"Firearms are recognized as such dangerous instrumentalities that where a person has a gun in his hands and it is discharged, even accidentally and unintentionally, he is held liable for the injuries caused thereby, unless he shows that he took all reasonable precautions to guard against accidents and that the discharge *285 of the weapon did not result from any careless act on his part."

The Supreme Court of Nebraska in Naegele v. Dollen, 158 Neb. 373, 63 N.W.2d 165, 42 A.L.R.2d 1099 (1954), construed the Corn case, we think correctly, to be an application of the principle of res ipsa loquitur. That doctrine is embodied in Rule 43.06, Rules of Civil Procedure, as follows:

"Res ipsa loquitur shall be regarded as nothing more than one form of circumstantial evidence creating a permissive inference of negligence. The plaintiff shall be given the benefit of its natural probative force existing at the close of all the evidence even though he has introduced specific evidence of negligence or made specific allegations of negligence in his pleadings."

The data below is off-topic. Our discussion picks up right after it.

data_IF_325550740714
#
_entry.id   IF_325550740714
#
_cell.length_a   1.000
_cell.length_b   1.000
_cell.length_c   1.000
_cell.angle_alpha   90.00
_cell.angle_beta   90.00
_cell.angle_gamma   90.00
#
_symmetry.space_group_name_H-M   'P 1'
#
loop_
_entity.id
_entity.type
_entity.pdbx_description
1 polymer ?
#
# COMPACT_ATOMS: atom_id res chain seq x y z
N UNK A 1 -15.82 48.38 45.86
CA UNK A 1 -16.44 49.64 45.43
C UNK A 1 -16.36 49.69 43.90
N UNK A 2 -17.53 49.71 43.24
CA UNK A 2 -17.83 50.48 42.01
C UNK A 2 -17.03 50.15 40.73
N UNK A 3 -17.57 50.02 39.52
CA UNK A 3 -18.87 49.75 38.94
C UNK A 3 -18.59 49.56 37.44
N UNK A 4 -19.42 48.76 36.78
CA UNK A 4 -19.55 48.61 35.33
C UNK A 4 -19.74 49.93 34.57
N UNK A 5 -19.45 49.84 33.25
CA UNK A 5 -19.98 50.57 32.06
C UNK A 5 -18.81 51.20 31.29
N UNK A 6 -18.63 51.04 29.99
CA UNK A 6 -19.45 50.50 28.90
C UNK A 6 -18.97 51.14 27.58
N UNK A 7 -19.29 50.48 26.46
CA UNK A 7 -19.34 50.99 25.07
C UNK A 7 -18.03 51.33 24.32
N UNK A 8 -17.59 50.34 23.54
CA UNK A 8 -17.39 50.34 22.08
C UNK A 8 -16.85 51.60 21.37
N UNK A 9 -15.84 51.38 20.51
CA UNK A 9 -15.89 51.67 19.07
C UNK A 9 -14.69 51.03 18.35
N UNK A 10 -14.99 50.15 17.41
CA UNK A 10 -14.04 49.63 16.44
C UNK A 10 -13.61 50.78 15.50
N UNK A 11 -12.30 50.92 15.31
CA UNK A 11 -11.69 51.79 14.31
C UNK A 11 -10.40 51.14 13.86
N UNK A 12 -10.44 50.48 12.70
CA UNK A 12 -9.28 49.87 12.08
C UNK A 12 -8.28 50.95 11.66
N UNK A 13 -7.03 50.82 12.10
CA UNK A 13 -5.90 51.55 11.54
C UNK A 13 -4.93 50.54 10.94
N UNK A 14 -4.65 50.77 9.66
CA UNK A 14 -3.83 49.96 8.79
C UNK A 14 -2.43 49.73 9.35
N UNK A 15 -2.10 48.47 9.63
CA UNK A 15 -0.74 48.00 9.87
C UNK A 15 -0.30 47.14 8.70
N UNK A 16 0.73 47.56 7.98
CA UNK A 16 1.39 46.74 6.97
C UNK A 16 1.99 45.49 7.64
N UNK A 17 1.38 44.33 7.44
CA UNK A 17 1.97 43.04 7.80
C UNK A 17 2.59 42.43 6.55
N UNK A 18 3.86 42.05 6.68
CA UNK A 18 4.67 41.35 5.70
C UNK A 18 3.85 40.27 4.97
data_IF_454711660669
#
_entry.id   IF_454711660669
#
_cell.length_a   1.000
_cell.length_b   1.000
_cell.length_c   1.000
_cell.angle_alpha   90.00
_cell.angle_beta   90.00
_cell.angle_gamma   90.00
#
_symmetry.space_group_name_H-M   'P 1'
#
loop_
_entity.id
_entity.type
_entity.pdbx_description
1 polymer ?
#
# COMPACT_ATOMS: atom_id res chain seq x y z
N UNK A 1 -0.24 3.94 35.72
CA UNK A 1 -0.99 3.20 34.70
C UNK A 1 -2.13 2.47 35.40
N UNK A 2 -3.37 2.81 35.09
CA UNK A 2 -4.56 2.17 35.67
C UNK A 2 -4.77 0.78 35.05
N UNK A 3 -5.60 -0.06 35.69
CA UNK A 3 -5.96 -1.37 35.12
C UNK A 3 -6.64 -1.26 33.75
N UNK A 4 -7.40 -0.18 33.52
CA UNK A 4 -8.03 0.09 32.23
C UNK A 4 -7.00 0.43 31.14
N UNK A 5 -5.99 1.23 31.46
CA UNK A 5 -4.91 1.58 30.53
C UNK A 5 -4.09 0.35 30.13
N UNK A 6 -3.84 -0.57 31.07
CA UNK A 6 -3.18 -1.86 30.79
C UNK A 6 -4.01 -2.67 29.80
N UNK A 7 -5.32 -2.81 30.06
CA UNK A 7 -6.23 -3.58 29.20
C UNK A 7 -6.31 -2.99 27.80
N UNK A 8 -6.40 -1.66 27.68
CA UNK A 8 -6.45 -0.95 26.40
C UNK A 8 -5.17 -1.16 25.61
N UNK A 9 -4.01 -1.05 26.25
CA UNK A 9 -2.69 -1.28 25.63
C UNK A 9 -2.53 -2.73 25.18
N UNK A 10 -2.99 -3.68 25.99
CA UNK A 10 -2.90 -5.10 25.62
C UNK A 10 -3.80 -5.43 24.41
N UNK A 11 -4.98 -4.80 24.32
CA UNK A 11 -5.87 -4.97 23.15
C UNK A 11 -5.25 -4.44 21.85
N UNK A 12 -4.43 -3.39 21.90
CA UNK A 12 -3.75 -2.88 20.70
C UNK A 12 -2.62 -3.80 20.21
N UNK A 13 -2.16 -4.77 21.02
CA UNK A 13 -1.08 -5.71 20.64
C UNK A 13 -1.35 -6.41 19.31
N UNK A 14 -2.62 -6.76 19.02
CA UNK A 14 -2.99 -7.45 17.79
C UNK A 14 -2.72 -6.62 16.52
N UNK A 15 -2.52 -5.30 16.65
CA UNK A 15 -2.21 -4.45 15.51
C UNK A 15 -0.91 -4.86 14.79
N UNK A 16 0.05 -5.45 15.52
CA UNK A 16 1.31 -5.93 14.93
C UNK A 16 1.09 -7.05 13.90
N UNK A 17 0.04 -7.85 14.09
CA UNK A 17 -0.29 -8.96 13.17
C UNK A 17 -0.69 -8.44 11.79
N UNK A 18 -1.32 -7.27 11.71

We have held that a plaintiff may have the benefit of the rule notwithstanding specific evidence of negligence has been introduced which might itself establish a prima facie case of liability.[1] Recently, in Bossons v. The Hertz Corporation, 287 Minn. 29, 33, 176 N.W.2d 882, 885 (1970), we reiterated the following elements which must be present to justify an instruction on the res ipsa rule:

"* * * First, the event must be of a kind which ordinarily does not occur in the absence of negligence; second, it must be caused by an agency or instrumentality within the exclusive control of the defendant; and third, it must not have been due to any voluntary action or contribution on the part of the plaintiff."

At least three other jurisdictions have considered the application of res ipsa to accidents involving firearms. Skinner v. Ochiltree, 148 Fla. 705, 5 So. 2d 605, 140 A.L.R. 410 (1941), held it was reversible error not to give the instruction where plaintiff had been injured on a skeet range. In Crump v. Browning, 110 A.2d 695, 696, 46 A.L.R.2d 1212, 1214 (1955), the District of Columbia Municipal Court of Appeals held: